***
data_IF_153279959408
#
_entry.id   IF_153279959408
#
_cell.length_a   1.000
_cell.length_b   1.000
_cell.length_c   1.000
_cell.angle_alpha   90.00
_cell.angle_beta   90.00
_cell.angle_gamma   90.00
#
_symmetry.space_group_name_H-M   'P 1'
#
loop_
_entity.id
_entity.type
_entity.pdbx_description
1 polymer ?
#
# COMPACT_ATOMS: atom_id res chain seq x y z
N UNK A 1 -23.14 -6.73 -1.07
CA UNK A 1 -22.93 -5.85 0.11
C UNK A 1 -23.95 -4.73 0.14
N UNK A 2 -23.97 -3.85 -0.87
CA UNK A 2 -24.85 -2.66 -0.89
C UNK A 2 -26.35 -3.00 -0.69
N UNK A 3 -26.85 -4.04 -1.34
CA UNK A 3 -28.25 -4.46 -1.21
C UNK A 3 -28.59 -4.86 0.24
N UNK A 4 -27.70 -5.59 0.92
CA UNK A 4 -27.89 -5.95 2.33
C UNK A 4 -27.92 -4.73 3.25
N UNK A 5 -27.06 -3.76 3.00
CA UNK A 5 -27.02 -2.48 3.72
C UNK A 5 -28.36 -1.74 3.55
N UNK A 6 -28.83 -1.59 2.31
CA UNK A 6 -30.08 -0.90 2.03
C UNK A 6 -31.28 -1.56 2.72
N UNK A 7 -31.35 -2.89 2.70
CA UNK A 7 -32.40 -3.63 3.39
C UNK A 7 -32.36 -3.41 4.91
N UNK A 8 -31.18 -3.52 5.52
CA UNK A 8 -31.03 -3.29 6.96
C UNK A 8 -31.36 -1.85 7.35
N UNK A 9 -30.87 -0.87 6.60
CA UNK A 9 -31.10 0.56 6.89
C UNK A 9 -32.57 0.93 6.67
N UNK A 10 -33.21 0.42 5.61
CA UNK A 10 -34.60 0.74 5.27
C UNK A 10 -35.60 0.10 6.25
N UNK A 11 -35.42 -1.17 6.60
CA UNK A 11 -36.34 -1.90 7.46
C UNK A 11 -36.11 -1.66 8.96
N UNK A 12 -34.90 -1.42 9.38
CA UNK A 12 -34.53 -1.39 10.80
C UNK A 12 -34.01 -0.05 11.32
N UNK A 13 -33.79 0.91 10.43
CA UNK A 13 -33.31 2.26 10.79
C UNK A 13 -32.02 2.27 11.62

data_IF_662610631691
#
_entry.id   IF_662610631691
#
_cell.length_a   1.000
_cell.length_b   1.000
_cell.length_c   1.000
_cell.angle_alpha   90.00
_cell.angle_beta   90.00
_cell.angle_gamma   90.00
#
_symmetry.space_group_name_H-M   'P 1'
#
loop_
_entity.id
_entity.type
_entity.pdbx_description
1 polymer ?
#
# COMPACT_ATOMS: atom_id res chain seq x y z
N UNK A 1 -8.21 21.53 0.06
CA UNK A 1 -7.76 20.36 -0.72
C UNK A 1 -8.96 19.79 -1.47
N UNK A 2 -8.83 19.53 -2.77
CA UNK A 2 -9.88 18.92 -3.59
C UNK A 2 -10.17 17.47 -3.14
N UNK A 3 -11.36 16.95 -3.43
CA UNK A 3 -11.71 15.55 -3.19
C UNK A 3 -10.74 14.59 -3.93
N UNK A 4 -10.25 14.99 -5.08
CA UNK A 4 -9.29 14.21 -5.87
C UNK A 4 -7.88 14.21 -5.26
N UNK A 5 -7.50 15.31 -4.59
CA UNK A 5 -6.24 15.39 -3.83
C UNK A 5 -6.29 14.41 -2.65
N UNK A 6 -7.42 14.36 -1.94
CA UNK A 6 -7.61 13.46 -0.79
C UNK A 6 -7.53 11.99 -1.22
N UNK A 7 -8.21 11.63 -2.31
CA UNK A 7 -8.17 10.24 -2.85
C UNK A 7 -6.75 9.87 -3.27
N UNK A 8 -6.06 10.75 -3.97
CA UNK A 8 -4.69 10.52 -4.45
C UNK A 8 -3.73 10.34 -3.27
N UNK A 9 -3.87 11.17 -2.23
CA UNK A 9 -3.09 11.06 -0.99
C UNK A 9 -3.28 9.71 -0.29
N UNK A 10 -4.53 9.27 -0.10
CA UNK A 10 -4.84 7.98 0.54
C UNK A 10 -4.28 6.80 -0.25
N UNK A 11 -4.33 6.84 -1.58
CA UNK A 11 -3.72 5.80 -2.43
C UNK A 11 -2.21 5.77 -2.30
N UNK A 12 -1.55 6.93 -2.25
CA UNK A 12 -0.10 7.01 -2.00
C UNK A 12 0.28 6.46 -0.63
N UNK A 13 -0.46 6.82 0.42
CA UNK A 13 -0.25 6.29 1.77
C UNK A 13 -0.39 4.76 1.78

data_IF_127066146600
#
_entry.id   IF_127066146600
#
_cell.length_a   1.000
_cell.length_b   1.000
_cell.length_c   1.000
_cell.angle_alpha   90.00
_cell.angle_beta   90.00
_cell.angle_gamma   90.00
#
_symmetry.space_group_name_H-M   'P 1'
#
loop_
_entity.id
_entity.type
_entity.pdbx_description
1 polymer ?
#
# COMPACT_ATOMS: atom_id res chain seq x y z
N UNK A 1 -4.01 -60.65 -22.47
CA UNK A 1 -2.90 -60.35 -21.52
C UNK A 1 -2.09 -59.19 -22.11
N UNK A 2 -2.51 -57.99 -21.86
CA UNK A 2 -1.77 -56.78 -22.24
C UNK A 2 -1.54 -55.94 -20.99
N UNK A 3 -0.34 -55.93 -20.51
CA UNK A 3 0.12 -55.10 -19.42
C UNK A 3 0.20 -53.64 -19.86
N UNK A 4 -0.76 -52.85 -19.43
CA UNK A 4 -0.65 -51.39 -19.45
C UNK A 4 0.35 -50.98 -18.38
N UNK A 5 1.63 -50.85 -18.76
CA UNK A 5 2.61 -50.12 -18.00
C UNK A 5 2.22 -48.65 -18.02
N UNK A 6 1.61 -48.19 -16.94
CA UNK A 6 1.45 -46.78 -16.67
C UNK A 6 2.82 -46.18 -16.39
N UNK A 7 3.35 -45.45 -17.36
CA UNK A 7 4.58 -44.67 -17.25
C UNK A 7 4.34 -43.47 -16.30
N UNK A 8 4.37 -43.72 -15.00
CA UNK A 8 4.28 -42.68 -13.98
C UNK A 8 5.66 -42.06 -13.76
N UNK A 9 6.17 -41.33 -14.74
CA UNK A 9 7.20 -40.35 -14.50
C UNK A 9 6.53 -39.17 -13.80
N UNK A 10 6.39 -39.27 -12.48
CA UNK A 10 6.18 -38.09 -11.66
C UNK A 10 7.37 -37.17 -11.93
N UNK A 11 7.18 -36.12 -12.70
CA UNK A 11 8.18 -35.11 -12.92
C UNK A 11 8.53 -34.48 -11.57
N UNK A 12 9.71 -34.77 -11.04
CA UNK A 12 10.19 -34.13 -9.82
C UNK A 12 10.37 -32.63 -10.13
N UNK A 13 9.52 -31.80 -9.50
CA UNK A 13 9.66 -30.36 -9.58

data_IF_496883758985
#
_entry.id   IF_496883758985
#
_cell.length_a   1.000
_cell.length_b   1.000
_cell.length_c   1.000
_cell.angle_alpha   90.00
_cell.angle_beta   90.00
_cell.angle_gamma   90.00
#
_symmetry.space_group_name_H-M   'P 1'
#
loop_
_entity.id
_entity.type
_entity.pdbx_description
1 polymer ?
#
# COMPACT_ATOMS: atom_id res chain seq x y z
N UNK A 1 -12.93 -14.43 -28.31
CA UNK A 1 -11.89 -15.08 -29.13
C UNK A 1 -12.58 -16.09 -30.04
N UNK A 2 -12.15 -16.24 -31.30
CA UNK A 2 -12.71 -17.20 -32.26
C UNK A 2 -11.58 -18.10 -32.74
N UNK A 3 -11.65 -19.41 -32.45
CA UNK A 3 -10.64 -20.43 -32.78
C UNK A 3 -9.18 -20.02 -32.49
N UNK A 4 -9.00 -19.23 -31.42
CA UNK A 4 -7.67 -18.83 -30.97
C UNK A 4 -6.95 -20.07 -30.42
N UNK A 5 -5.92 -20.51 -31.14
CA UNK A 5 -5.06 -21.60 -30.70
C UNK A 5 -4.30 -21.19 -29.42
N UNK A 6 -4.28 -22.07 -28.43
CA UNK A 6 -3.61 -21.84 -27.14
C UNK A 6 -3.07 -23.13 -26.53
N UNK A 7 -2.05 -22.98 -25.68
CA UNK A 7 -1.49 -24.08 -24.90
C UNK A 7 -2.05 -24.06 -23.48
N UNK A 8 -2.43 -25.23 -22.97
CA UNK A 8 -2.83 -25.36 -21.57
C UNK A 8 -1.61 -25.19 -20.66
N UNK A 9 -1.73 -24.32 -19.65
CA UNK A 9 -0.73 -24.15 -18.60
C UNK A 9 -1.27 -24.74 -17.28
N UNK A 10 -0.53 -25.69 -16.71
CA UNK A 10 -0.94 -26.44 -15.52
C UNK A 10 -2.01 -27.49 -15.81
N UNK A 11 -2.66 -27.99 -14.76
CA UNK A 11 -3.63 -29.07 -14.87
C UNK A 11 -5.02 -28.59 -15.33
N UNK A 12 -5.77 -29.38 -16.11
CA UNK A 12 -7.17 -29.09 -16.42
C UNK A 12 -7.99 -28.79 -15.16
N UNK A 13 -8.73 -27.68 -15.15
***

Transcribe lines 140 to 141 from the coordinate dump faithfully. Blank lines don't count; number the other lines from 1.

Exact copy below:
CA UNK A 1 -2.90 -60.35 -21.52
C UNK A 1 -2.09 -59.19 -22.11